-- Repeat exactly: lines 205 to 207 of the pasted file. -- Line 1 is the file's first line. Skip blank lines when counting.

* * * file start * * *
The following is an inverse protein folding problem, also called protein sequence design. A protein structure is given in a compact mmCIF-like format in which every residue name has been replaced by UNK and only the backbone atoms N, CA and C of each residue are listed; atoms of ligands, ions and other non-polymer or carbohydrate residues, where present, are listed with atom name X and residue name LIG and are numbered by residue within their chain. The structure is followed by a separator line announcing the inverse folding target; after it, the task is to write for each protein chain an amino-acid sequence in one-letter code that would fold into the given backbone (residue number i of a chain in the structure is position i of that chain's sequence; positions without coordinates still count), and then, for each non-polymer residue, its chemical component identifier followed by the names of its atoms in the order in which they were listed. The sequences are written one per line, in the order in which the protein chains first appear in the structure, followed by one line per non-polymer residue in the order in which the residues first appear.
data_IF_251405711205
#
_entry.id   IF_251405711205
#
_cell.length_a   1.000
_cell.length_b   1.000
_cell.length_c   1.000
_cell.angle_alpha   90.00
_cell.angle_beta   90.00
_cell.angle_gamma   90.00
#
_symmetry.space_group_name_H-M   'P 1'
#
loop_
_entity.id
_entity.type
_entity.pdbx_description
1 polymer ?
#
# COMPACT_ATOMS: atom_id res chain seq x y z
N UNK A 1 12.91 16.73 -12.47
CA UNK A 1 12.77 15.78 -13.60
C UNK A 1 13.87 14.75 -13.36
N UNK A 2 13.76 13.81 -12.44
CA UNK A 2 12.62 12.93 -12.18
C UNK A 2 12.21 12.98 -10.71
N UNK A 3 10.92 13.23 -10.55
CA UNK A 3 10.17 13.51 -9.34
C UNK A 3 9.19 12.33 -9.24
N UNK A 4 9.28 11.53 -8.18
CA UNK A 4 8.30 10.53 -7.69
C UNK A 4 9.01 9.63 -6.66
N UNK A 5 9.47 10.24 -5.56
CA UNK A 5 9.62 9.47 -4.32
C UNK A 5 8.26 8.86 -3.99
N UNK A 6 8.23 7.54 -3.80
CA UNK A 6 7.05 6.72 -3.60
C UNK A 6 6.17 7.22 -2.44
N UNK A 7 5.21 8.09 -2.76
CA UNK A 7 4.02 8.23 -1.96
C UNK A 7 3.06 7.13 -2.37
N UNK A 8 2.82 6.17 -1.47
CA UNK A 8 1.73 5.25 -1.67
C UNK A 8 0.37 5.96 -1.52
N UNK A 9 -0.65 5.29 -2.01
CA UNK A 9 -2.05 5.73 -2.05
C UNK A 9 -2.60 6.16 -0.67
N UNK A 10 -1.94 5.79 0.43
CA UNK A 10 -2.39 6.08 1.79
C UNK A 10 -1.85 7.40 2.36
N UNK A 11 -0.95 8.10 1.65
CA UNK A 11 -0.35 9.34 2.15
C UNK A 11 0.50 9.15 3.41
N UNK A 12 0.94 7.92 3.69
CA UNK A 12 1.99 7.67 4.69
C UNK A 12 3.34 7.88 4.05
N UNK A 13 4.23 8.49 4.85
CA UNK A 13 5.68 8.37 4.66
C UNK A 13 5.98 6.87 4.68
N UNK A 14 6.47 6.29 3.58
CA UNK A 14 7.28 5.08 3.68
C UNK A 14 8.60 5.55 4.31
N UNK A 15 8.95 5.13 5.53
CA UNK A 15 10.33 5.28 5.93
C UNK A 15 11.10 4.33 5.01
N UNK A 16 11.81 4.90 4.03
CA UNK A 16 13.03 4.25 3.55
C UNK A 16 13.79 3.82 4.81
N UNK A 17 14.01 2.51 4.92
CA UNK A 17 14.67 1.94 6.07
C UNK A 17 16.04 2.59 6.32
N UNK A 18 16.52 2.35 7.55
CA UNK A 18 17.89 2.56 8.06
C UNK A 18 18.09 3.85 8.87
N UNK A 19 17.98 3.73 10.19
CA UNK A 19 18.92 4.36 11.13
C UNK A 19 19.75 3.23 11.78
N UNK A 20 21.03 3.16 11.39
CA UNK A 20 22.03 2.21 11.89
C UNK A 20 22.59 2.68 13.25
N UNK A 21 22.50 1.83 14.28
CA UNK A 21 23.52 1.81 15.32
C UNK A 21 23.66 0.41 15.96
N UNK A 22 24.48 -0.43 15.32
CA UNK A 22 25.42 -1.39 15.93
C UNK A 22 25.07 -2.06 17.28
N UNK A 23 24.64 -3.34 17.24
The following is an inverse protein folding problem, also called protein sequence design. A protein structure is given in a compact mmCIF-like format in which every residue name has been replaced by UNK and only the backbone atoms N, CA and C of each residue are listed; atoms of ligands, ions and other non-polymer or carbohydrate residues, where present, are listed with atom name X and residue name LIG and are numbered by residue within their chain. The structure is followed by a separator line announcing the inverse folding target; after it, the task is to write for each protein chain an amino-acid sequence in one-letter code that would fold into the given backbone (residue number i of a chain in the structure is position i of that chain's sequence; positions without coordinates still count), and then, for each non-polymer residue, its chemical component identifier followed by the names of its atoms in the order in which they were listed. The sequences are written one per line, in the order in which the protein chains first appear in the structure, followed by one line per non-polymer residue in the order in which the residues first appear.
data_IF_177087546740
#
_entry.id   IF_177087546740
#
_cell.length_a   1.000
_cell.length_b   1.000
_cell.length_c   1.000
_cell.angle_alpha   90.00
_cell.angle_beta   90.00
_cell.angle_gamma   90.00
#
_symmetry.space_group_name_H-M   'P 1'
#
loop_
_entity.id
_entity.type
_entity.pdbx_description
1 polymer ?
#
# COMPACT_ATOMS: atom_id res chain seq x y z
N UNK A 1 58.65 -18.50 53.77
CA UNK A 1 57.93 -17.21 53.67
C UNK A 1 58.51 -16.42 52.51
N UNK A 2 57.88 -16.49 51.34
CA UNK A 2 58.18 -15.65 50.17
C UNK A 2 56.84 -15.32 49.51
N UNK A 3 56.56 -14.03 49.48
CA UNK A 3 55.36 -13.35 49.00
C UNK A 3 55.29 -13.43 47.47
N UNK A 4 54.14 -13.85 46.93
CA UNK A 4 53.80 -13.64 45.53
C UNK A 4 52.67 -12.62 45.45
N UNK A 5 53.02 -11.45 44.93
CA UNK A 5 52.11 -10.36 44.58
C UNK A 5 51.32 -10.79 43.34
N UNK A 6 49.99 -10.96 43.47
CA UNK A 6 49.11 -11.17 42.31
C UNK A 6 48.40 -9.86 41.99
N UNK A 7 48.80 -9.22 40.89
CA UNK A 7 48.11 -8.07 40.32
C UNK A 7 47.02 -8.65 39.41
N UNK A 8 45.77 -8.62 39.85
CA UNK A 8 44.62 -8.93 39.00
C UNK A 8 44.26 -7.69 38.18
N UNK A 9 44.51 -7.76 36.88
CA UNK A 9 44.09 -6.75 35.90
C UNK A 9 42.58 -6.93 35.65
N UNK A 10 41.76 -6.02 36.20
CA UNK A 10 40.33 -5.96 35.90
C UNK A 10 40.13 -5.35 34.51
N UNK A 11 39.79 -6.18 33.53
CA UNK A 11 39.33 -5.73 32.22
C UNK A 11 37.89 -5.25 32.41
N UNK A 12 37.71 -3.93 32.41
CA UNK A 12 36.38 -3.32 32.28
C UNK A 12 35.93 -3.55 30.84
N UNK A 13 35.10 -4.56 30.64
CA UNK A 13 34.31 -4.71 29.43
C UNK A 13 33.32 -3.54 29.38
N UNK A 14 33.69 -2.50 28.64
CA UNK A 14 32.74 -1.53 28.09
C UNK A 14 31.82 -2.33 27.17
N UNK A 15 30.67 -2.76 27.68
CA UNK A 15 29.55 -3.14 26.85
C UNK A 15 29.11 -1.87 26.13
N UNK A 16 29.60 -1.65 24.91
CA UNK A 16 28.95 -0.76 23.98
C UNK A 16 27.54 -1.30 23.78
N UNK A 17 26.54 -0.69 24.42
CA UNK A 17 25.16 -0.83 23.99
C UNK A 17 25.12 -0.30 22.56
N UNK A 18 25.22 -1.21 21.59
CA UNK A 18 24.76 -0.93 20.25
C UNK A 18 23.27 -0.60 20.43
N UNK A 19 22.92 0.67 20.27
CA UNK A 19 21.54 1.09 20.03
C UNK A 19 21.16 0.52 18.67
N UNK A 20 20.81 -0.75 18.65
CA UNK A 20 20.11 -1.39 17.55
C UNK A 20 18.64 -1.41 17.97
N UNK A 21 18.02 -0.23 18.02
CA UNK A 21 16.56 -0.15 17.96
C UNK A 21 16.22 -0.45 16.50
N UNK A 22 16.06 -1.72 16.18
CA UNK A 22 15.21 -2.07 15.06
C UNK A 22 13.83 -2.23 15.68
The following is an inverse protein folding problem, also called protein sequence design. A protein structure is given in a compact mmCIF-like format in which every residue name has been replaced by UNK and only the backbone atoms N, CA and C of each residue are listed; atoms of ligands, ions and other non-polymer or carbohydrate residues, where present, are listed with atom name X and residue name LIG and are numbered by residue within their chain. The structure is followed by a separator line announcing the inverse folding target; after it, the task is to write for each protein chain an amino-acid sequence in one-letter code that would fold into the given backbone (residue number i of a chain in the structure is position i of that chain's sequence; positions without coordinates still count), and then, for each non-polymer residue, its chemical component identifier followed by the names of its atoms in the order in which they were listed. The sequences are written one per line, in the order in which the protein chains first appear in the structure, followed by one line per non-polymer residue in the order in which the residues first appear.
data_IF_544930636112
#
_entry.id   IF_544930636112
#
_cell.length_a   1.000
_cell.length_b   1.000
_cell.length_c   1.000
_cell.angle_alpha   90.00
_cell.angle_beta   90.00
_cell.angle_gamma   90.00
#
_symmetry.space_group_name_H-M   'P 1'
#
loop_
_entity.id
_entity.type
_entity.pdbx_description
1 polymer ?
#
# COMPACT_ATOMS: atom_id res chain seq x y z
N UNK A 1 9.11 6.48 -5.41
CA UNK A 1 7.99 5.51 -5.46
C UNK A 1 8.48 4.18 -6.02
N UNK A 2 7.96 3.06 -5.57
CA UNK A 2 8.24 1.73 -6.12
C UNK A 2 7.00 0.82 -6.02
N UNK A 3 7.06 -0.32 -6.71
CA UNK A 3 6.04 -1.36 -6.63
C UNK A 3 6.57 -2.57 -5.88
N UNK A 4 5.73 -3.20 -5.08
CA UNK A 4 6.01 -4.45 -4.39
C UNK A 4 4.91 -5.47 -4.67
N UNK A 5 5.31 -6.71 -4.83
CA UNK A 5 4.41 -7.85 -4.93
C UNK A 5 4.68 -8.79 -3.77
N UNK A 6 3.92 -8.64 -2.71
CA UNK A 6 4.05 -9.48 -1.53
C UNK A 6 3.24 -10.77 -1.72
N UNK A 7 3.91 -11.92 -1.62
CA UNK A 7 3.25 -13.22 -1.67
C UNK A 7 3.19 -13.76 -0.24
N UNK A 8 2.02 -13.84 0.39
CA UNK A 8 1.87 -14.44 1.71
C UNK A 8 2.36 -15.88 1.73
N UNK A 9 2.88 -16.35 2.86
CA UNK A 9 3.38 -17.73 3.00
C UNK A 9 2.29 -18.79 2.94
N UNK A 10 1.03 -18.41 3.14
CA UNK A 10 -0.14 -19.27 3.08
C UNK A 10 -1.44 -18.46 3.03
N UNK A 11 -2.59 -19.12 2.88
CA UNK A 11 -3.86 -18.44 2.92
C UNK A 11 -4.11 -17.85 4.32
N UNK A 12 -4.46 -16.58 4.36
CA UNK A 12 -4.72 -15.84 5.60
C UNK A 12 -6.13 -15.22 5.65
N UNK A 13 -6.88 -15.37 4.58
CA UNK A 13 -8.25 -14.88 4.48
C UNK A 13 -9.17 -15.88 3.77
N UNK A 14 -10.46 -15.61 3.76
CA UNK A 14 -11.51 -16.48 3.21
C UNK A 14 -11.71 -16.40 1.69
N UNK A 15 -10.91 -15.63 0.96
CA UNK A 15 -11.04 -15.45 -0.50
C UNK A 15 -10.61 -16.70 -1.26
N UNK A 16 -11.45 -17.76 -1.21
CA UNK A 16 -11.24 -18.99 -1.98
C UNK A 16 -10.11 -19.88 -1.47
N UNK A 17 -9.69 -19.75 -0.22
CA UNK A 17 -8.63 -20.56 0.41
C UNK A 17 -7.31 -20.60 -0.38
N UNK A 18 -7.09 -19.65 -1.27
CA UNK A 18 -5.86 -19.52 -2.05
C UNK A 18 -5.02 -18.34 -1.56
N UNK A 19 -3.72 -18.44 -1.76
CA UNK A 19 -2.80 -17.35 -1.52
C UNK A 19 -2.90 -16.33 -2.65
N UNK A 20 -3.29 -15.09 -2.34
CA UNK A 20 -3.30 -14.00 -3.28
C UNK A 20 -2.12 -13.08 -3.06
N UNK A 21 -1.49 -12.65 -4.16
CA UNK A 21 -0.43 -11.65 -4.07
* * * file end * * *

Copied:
C UNK A 3 6.57 -2.57 -5.88
N UNK A 4 5.73 -3.20 -5.08
CA UNK A 4 6.01 -4.45 -4.39